Pooling Xolox will be a water basin that acts as a community space and a collection area for water run-off created from the left over from the construction of a cancelled Mexico City airport.

It is planned for the town of San Lucas Xolox, where water runoff from construction-created divets in the land have led to the flooding of infrastructure for the locals.

Instead of rerouting the water beyond the town’s limit, Taller Capital hopes to divert and collect the water into a basin created by the earth, which also acts as community space where excess water might be used for agricultural purposes. 


Water innovation centre
Image by ORU

Water Intelligence Hub, Mexico, by Office of Urban Resilience (ORU)

Located on the outskirts of the city of Oaxaca in San Felipe del Agua, the Water Intelligence Hub by Mexico-based studio Office of Urban Resilience (ORU) will be a nature centre focused on enhancing awareness and environmental stewardship of water.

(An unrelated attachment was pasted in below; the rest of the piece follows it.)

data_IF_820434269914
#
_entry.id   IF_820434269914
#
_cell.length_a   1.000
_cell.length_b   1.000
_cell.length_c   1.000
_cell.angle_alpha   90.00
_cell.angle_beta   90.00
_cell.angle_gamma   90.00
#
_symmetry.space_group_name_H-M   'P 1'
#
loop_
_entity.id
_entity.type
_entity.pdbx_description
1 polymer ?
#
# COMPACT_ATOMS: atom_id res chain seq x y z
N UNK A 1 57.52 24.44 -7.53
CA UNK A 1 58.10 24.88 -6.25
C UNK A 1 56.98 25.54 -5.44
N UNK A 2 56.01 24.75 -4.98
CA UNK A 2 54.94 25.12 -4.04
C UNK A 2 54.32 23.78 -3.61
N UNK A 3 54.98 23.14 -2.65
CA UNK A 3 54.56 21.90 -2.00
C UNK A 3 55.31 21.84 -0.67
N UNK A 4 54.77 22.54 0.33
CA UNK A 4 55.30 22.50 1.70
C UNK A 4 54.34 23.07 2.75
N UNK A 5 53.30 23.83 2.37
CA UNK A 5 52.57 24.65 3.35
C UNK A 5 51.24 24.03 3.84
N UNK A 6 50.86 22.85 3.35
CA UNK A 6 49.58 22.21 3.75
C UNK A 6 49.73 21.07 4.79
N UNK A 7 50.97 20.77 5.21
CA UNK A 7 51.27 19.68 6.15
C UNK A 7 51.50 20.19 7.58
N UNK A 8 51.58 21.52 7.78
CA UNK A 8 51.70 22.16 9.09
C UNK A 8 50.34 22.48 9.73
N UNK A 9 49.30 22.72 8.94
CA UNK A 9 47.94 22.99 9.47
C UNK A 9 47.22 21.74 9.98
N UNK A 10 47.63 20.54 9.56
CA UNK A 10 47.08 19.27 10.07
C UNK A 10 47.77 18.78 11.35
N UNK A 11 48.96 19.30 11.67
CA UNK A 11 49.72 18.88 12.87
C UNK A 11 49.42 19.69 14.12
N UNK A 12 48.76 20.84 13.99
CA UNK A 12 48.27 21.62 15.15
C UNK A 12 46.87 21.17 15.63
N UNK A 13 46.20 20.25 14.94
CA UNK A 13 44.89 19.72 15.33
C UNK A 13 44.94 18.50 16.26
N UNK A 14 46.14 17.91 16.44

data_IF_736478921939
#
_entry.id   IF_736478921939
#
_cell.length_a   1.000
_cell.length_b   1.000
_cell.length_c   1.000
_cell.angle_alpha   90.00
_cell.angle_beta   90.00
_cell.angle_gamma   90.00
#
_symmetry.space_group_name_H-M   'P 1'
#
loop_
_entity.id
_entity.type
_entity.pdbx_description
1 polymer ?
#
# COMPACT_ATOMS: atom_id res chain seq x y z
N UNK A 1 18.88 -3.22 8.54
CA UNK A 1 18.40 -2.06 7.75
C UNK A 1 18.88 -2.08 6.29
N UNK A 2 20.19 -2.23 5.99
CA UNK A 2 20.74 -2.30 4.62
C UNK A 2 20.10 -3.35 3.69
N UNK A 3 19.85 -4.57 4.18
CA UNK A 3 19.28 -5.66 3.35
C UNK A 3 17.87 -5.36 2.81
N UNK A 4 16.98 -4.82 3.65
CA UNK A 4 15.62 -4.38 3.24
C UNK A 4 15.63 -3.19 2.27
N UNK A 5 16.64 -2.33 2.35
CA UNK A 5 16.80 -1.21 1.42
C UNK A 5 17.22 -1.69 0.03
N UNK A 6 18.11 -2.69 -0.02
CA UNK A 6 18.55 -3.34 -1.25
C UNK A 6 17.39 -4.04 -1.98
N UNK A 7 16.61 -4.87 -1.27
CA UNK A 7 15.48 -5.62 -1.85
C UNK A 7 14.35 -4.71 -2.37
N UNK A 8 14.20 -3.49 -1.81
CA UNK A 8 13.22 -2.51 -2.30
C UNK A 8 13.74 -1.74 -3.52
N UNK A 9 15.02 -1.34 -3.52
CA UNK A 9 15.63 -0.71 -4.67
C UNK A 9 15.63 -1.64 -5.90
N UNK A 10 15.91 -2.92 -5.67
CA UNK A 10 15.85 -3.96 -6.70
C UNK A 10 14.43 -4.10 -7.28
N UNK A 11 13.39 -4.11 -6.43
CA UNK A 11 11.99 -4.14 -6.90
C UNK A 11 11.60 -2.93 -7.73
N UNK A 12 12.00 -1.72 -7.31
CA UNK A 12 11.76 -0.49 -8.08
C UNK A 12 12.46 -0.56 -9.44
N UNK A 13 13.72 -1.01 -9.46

The project is part of a wider initiative in collaboration with the local government and the Inter-American Development Bank that seeks to integrate the urban development of Oaxaca with the surrounding natural environment in the hopes of improving quality of life and mitigating climate change.

ORU is working on the design with a community of 120 families who collectively own the land the Water Intelligence Hub will be located. The plan is to integrate educational programming, hiking, bird-watching, and cooking classes. ORU plans to break ground on the project in late 2024.


Stairway with railings
Photo courtesy KDI

Kibera Productive Public Spaces, Kenya, by Kounkuey Design Initiative (KDI)

Kenyan design non-profit Kounkuey Design Initiative (KDI) has created several community-oriented insertions in the informal settlement of Kibera in a series of ongoing projects it calls Kibera Public Space Project (KPSP)

These projects include the insertion of pedestrian bridges over central rivers that run through the community, refurbished walkways, and laundry facilities.

Started in 2006, the KPSP projects centre around flood mitigation. KDI and residents continue to collect flood data and share risk information to the community, as well as the government, to communicate the extent and complexity to which the flooding affects Kibera.